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The Funambulist Pamphlets 10: Literature

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ID: <10670/1.z8te4a>·DOI: <10.21983/p3.0075.1.00>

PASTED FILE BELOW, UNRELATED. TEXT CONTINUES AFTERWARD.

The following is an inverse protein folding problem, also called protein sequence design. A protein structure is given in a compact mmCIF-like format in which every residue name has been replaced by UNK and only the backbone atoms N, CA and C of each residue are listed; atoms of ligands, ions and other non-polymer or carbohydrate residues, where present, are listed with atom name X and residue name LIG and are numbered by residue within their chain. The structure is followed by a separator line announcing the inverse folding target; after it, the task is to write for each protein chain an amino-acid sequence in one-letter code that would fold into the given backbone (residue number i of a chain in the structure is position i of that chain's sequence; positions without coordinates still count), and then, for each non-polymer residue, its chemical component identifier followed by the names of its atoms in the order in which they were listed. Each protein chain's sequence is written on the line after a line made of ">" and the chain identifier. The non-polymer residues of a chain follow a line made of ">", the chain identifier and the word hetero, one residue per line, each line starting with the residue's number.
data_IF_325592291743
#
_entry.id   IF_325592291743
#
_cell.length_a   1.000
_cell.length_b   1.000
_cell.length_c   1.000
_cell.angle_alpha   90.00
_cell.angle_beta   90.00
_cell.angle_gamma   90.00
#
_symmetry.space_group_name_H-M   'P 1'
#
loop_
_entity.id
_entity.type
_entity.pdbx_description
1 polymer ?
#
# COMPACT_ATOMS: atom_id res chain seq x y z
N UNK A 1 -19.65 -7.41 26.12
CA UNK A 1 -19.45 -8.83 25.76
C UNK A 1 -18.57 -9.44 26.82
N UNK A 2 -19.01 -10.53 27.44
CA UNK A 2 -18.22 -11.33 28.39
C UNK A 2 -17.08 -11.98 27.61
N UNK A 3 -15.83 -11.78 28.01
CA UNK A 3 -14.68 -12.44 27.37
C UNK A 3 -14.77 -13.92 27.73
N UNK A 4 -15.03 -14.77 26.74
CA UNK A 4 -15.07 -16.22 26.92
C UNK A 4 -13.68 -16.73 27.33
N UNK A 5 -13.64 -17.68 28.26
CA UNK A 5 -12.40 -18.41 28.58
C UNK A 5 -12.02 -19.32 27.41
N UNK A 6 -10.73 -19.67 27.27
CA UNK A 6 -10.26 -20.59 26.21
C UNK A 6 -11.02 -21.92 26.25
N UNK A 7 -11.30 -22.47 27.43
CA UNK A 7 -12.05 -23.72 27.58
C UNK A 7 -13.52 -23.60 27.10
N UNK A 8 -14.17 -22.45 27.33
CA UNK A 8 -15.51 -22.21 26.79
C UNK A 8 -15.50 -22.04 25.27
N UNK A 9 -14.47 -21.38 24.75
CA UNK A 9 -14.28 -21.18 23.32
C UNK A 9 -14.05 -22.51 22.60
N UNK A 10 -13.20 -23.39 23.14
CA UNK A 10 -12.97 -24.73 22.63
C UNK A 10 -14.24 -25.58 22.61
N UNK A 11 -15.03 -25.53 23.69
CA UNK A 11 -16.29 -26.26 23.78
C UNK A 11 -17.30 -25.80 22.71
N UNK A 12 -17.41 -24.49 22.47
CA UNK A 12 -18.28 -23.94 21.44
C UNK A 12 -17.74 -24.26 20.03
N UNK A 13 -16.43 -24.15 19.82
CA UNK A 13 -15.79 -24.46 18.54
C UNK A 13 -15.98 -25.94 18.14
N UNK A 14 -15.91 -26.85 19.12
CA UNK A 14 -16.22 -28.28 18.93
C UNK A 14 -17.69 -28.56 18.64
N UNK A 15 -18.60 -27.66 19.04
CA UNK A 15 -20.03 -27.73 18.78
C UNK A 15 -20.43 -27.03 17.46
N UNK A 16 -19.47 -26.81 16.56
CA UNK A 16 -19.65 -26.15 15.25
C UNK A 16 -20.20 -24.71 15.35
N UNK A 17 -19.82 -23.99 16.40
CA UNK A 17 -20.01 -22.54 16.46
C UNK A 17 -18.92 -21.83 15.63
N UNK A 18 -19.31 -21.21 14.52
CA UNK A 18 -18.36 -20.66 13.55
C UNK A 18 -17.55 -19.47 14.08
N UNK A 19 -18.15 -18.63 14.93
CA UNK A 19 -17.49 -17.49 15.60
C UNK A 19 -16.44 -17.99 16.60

The Funambulist Pamphlets is a series of small books archiving articles published on The Funambulist, collected according to specific themes. These volumes propose a different articulation of texts than the usual chronological one. The eleven volumes are respectively dedicated to Spinoza, Foucault, Deleuze, Legal Theory, Occupy Wall Street, Palestine, Cruel Designs, Arakawa + Madeline Gins, Science Fiction, Literature, and Cinema. Volume 10 is devoted to the topic of Literature, with entries by Lambert and other authors. The idea that architecture can be created through narrative is popular in some academic circles. It seems a fruitful approach to the discipline as it unfolds an important imaginative field. It also envisions a resistance to forms of architectural teleology, since fiction is usually based on the disfunction of the environment in which it is set. For this reason, we could go as far as to affirm that fiction operates in contradiction to the traditional design method. The word “literature,” however, is not often pronounced by the people who seem to promote this creative method. The following texts intend to think of literature as a powerful field of ideas that translates to other creative disciplines. This translation should never be literal, and for this reason, some fictions that evoke architecture — Franz Kafka’s and Jorge Luis Borges’s labyrinths, for example — might be paradoxically more difficult to properly translate than less immediately spatial novels. The following texts do not propose any translation of their own but rather offer a humble toolbox in order to do so. This volume also constitutes an opportunity to archive the four texts written for the first event of Archipelagos (Brooklyn, November 2011), an non-institutionalized gathering of people conversing around a given topic. The first event was dedicated to literature and four architects were invited to talk about four authors they chose (Kerouac, Artaud, Dostoevsky and Pessoa) in the first half of the event, while the second half consisted of an open conversation generated by the presentations.

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